The Journal of Pulmonary & Respiratory Medicine, one of the most prestigious publications in the field of respiratory tract related diseases is publishing a feature about the interesting study on the effectiveness of telemedicine platforms such as Medtep in asthma control. The study shows how, by using the platform, patients reduce emergency visits and consequently treatments derived from asthmatic crisis.
Data are quite conclusive in this regard, since none of the participants had the need to go to the emergency room while using the platform, while in the six months prior to their participation 50% of them did had to be treated on an urgent basis.
On the other hand, none of the participants taking part in the study had to increase their treatment, and even 25% were able to reduce it, whereas 50% of them increased their treatment before entering the study.
In the following interview Dr. Pedro J. Tárraga, who is a member of the research team that conducted the study, tells us more about the success of the study and its impact through the publication in the Journal of Pulmonary & Respiratory Medicine.
Can you explain a little bit about the design, results and conclusions of the study? This is a pilot study on the results before and after the use of Medtep platform in patients diagnosed with asthma and treated by pneumologist. The study shows how the use of telemedicine by Medtep improves lung function and increases treatment adherence as well as therapeutic compliance.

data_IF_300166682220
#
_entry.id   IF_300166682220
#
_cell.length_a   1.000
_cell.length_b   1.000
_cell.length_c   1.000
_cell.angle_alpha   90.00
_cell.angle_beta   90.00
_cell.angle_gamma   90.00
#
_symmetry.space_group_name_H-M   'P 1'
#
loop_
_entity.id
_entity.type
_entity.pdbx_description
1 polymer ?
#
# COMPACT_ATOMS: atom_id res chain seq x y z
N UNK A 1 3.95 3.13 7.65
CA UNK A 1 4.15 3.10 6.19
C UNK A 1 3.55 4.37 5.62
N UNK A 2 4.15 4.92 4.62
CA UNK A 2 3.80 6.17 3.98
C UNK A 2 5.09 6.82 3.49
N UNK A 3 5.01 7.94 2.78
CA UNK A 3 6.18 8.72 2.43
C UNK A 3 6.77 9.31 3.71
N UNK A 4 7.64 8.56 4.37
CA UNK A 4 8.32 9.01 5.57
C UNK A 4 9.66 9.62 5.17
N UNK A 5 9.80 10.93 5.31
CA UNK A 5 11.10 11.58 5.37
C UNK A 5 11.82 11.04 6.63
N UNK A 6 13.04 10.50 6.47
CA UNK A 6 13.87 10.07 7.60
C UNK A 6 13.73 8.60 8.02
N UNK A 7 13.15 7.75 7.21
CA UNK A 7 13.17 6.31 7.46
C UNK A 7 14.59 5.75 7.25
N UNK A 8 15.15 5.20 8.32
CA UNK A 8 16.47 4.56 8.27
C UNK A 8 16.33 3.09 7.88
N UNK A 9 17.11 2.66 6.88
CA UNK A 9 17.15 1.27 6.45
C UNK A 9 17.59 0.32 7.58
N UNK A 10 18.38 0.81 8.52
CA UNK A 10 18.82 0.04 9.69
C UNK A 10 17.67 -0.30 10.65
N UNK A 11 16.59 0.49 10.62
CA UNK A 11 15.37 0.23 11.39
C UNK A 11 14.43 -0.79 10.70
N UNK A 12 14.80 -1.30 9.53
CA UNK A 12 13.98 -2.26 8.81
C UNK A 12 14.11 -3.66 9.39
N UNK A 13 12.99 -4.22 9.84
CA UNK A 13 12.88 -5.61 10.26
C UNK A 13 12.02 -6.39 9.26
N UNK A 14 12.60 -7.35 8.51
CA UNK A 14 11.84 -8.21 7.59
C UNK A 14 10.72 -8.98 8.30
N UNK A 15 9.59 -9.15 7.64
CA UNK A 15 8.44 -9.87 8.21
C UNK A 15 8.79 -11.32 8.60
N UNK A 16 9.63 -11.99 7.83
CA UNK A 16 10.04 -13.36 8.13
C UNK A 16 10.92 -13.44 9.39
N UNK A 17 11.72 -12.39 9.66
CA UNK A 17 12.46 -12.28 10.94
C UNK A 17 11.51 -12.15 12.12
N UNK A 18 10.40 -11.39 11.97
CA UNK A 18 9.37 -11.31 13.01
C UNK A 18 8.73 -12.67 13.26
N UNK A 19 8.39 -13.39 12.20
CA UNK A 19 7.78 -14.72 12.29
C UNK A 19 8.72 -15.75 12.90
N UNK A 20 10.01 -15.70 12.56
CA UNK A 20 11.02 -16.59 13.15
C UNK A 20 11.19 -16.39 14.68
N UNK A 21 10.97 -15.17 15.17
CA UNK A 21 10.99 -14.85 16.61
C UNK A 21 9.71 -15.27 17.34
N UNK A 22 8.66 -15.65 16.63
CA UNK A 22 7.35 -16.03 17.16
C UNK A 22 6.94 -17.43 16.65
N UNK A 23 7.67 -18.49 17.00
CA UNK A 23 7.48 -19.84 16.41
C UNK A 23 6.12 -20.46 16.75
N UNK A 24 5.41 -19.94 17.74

How important it is that the results are being published by the Journal of Pulmonary & Respiratory Medicine? The publication in the Journal of Pulmonary & Respiratory Medicine will enhance dissemination of the study to a wider audience in the field of pneumology. Since it is an open access magazine, the feature could reach any specialist with an interest in learning about telemedicine in the asthma treatment.
What do you think will be the role of new technologies in optimizing asthma control? I believe new technologies are and will be extremely useful tools for both physicians and asthma patients, because anyone with a cell phone or tablet can inform their doctor about their current state and control how the treatment is evolving.
Will this study have a continuity? It definitely will. As I said, it was a pilot study, the main one is currently underway. It’s a study on Telemedicine Asthma Management approved by Albacete Committee of Inquiry and it already has the 50% of the participants taking part.
That’s good news! We’re looking forward to learn from the upcoming results. Thank you for your time Dr. Tárraga!
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